Many renowned martial arts masters are known to have spent many hours in quiet and still meditation and contemplation. I carried-out three-years of intense meditation (from 1989-1992), or there abouts, in a monastic setting. I gave-up physical practice, as well as all reading and writing. I used the hua-tou ‘Who I hearing?’ (given to me by my Ch’an teacher – Richard Hunn), and eventually penetrated the empty essence of the ‘mind ground’. This also happened to be the ‘empty essence’ of my physical existence and changed my entire perception of reality. This change in base – or ‘foundational’ - view has been permeating through my mind and body ever-since. It is a gradual process of discovering different ways of viewing reality, as various situations arise and fall away. It is the ‘difference’ in sensory stimulus that generates the circumstances for a new and deeper insight. A new understanding is always in response to an environmental challenge, although it is true that the ‘environment’ can be the outer world, just as much as the ‘inner’ world of the interior of the mind, emotionality and perception of the inside of the body. There is much to work-on as insight is continuously upgrading into an ever-improving understanding of reality. There is a fundamental ‘turning-about’ in the deepest recesses of the mind - this is the permanent and radical change achieved in an ‘instant’ often after years of intense struggle – which permeates through to the conscious-mind – but only over-time. At least, this has been my experience confirmed by my teachers. When the body assumes a martial stance, the perception of the entirety of the structure is far more profound, intricate, precise and ‘exact’. This is the change in the perception of ‘stillness’, but as the body ‘moves’ into different martial stances, there is an equally profound alteration in the perception of ‘movement’, and how ‘stillness’ and ‘movement’ continuously interact with one another (effectively ‘merging’ whilst remaining ‘distinct’). The observations associated with these changes are endless, as it is a never-ending improvement of human perception not only within martial arts, but also within (and throughout) life.
As we get older, our perception of our training changes. This is not only crucial, but also essential. Getting old is important for Chinese martial arts mastery. Getting old is not an error or a failure. We must give-up all of our younger perceptions as they are now out of date. Younger perceptions are for younger people as that is where they belong. Ego ad its ‘giving-up’ is the key. Young people are taught that ‘winning’ is everything in this (Western) culture, but in China the prevailing attitude is that ‘cooperation’ and ‘assisting’ one another are the glue that holds a civilised society together. Even ‘sparring’ in the Chinese cultural sense is very different to its ‘hate filled’ Western counter-part. An opponent exists, within the training context, to assist you to develop, they do not exist as cannon-fodder for the ego! Training to boost the ego means that when the body ages and changes, the practitioner quite naturally ‘gives-up’ as he or she can no longer muster the required aggression to train or fight! What a pointless waste of time all this is! Grace under pressure is what Westerners should be aspiring to achieve. Psychological and physical relaxation in the face of potential violence and danger is the standard once the physical techniques of combat have been mastered! Getting older is important to deepen understanding and develop a more profound perception of reality. Fighting is awareness and understanding which manifests evenly through both ‘stillness’ and ‘movement’ performed at the right moment! Most people find it very difficult to be ‘still’, although generally people think they can ‘move’ around quite well. Both assumptions are false. Clearing and deepening perception will lead to correct ‘stillness 'of body and mind. Again, age leads to an enhanced awareness through which the body moves with an almost divine capability regardless of circumstance! This is why getting older is important and to be welcomed!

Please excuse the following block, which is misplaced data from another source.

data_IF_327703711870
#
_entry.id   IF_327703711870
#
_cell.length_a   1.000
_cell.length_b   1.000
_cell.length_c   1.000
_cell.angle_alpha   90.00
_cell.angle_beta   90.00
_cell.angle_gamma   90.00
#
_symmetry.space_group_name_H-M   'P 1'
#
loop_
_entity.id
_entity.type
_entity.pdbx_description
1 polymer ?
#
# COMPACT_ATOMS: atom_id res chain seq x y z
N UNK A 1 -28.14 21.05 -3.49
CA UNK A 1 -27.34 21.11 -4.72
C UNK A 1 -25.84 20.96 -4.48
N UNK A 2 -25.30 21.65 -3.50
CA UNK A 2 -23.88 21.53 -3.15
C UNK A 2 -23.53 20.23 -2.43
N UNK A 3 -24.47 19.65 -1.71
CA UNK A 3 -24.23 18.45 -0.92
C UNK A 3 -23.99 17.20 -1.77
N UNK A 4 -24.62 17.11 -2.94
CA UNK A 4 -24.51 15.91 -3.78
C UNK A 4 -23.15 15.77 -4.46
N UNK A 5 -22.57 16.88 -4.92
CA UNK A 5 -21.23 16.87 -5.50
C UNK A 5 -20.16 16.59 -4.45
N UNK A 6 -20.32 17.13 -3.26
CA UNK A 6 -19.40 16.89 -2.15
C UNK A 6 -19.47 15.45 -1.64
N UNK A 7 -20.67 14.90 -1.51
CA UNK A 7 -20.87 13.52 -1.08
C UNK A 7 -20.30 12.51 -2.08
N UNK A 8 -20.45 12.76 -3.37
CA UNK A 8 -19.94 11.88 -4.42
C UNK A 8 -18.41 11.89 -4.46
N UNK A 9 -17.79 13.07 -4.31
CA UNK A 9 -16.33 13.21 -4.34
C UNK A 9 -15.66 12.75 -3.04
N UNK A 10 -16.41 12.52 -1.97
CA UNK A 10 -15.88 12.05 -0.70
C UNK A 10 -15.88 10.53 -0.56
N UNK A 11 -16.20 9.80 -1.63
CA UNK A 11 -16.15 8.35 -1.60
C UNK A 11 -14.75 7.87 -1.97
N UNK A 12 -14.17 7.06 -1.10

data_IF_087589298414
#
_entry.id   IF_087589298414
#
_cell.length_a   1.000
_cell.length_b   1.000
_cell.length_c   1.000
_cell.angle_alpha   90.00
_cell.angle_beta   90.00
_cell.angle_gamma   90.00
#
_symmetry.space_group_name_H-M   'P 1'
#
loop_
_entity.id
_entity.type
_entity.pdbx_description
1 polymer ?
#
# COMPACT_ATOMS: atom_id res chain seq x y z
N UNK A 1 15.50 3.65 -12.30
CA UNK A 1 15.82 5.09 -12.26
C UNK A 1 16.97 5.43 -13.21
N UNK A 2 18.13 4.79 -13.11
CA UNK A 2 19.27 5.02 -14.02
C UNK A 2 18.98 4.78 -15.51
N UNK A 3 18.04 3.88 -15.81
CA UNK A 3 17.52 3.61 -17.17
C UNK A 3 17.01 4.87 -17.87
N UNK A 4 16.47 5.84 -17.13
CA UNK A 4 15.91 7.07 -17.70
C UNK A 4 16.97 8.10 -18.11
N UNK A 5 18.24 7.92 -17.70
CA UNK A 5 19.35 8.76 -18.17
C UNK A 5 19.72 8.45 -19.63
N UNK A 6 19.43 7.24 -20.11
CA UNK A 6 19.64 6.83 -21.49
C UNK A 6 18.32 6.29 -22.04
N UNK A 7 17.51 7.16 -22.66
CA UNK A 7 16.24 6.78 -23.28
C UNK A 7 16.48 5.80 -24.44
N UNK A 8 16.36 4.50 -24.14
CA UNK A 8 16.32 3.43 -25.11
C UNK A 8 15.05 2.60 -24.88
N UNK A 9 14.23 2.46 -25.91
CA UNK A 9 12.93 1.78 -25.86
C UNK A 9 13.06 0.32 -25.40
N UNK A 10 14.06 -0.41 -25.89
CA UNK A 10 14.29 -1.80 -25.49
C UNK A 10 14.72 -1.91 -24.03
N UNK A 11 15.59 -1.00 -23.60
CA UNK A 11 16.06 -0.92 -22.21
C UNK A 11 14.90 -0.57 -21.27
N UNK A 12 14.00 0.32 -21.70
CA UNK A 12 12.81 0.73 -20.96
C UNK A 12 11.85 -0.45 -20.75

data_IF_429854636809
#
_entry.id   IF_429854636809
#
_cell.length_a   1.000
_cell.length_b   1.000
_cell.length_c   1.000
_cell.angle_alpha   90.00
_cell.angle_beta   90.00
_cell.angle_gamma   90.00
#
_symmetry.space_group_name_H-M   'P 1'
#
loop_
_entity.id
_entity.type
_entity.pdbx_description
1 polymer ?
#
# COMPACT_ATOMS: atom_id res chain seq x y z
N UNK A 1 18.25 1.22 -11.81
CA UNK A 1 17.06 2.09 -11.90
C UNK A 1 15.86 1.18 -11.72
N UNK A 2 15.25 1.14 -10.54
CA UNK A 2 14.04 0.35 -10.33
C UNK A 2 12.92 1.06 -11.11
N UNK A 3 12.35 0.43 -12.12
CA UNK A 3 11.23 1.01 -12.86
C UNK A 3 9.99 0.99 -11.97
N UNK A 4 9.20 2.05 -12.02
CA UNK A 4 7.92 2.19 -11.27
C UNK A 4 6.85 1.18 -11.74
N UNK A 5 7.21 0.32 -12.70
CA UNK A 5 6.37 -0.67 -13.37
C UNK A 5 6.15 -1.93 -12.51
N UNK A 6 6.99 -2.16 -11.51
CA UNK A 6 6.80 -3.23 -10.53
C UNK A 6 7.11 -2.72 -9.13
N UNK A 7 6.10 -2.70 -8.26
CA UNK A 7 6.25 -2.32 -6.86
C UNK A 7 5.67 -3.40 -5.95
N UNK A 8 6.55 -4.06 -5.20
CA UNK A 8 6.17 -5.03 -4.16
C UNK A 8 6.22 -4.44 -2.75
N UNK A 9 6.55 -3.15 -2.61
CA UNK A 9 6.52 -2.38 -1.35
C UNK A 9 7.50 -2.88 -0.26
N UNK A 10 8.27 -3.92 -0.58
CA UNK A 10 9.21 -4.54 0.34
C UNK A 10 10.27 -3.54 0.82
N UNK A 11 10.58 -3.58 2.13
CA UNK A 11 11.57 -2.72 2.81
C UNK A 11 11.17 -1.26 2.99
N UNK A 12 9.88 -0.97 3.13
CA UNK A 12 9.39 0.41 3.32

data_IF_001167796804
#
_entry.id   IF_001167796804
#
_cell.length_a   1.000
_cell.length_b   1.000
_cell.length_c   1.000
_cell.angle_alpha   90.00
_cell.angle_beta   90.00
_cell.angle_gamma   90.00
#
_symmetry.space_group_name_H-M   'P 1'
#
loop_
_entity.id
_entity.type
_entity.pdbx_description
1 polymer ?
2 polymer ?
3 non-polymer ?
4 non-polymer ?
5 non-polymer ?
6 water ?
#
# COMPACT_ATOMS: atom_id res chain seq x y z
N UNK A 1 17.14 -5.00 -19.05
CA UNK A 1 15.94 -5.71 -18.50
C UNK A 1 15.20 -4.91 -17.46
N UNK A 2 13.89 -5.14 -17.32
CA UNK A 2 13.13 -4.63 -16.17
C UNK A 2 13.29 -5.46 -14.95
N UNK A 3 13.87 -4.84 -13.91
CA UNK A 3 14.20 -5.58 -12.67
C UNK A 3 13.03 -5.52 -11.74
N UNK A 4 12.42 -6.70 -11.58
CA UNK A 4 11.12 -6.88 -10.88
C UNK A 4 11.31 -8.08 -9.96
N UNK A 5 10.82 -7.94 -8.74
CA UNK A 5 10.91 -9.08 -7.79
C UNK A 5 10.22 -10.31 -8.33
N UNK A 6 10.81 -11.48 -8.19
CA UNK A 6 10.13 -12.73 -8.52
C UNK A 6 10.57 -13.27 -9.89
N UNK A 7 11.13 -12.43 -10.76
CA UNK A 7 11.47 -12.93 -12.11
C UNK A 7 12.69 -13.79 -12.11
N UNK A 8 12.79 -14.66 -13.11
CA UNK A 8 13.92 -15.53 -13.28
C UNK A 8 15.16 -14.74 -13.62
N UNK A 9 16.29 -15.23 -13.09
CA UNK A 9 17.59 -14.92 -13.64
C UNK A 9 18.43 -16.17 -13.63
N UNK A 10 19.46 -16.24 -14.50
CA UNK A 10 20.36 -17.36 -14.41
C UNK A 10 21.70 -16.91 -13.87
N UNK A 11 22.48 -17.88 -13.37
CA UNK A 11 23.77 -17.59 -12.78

Shifu Adrian Chan-Wyles (b. 1967) - Lineage (Generational) Inheritor of the Ch'an Dao Hakka Gongfu System.